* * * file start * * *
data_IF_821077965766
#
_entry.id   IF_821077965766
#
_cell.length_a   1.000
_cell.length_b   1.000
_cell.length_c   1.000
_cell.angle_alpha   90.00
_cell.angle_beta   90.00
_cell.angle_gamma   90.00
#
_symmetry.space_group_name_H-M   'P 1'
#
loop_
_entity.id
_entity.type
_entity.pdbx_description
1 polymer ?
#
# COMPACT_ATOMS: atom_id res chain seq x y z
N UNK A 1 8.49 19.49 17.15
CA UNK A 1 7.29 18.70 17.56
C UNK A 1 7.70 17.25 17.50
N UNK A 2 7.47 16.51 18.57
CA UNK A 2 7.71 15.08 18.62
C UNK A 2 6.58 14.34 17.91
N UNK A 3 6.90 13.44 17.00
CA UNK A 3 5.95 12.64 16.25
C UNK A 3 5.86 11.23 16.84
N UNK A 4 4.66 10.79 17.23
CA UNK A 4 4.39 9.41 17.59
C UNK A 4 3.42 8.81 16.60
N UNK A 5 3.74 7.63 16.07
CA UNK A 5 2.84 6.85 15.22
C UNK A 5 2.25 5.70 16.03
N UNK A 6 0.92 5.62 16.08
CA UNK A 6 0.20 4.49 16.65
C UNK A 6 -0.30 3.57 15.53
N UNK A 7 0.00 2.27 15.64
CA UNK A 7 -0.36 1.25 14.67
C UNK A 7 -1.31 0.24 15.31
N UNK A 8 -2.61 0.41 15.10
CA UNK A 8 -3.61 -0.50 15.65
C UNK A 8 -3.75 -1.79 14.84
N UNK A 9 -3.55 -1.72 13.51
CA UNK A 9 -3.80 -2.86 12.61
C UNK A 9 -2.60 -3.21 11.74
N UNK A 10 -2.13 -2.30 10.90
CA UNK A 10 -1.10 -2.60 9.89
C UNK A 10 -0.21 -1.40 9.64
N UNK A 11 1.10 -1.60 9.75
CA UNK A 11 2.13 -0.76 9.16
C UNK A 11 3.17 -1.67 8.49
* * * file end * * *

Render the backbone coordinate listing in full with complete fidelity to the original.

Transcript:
data_IF_821077965766
#
_entry.id   IF_821077965766
#
_cell.length_a   1.000
_cell.length_b   1.000
_cell.length_c   1.000
_cell.angle_alpha   90.00
_cell.angle_beta   90.00
_cell.angle_gamma   90.00
#
_symmetry.space_group_name_H-M   'P 1'
#
loop_
_entity.id
_entity.type
_entity.pdbx_description
1 polymer ?
#
# COMPACT_ATOMS: atom_id res chain seq x y z
N UNK A 1 8.49 19.49 17.15
CA UNK A 1 7.29 18.70 17.56
C UNK A 1 7.70 17.25 17.50
N UNK A 2 7.47 16.51 18.57
CA UNK A 2 7.71 15.08 18.62
C UNK A 2 6.58 14.34 17.91
N UNK A 3 6.90 13.44 17.00
CA UNK A 3 5.95 12.64 16.25
C UNK A 3 5.86 11.23 16.84
N UNK A 4 4.66 10.79 17.23
CA UNK A 4 4.39 9.41 17.59
C UNK A 4 3.42 8.81 16.60
N UNK A 5 3.74 7.63 16.07
CA UNK A 5 2.84 6.85 15.22
C UNK A 5 2.25 5.70 16.03
N UNK A 6 0.92 5.62 16.08
CA UNK A 6 0.20 4.49 16.65
C UNK A 6 -0.30 3.57 15.53
N UNK A 7 0.00 2.27 15.64
CA UNK A 7 -0.36 1.25 14.67
C UNK A 7 -1.31 0.24 15.31
N UNK A 8 -2.61 0.41 15.10
CA UNK A 8 -3.61 -0.50 15.65
C UNK A 8 -3.75 -1.79 14.84
N UNK A 9 -3.55 -1.72 13.51
CA UNK A 9 -3.80 -2.86 12.61
C UNK A 9 -2.60 -3.21 11.74
N UNK A 10 -2.13 -2.30 10.90
CA UNK A 10 -1.10 -2.60 9.89
C UNK A 10 -0.21 -1.40 9.64
N UNK A 11 1.10 -1.60 9.75
CA UNK A 11 2.13 -0.76 9.16
C UNK A 11 3.17 -1.67 8.49